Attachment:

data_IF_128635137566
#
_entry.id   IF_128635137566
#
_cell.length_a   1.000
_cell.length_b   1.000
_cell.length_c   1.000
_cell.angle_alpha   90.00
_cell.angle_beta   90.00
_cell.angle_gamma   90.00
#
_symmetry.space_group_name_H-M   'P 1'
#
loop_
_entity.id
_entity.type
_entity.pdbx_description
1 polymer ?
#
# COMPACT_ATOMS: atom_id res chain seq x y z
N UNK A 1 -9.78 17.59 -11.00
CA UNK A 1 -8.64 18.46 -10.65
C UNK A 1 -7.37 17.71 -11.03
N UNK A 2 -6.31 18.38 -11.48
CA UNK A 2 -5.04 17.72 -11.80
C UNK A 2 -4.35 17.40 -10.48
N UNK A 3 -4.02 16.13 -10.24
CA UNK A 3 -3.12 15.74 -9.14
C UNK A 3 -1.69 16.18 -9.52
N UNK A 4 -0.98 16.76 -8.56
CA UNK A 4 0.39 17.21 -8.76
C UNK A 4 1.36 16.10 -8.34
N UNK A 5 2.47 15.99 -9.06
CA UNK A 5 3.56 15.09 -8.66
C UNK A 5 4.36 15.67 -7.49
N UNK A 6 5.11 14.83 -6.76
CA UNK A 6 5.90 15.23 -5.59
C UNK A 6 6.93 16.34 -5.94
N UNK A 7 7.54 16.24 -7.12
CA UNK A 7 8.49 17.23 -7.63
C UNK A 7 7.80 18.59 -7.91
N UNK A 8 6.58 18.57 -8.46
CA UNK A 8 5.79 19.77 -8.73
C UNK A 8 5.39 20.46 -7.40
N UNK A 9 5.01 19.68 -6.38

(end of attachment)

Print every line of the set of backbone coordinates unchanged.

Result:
data_IF_128635137566
#
_entry.id   IF_128635137566
#
_cell.length_a   1.000
_cell.length_b   1.000
_cell.length_c   1.000
_cell.angle_alpha   90.00
_cell.angle_beta   90.00
_cell.angle_gamma   90.00
#
_symmetry.space_group_name_H-M   'P 1'
#
loop_
_entity.id
_entity.type
_entity.pdbx_description
1 polymer ?
#
# COMPACT_ATOMS: atom_id res chain seq x y z
N UNK A 1 -9.78 17.59 -11.00
CA UNK A 1 -8.64 18.46 -10.65
C UNK A 1 -7.37 17.71 -11.03
N UNK A 2 -6.31 18.38 -11.48
CA UNK A 2 -5.04 17.72 -11.80
C UNK A 2 -4.35 17.40 -10.48
N UNK A 3 -4.02 16.13 -10.24
CA UNK A 3 -3.12 15.74 -9.14
C UNK A 3 -1.69 16.18 -9.52
N UNK A 4 -0.98 16.76 -8.56
CA UNK A 4 0.39 17.21 -8.76
C UNK A 4 1.36 16.10 -8.34
N UNK A 5 2.47 15.99 -9.06
CA UNK A 5 3.56 15.09 -8.66
C UNK A 5 4.36 15.67 -7.49
N UNK A 6 5.11 14.83 -6.76
CA UNK A 6 5.90 15.23 -5.59
C UNK A 6 6.93 16.34 -5.94
N UNK A 7 7.54 16.24 -7.12
CA UNK A 7 8.49 17.23 -7.63
C UNK A 7 7.80 18.59 -7.91
N UNK A 8 6.58 18.57 -8.46
CA UNK A 8 5.79 19.77 -8.73
C UNK A 8 5.39 20.46 -7.40
N UNK A 9 5.01 19.68 -6.38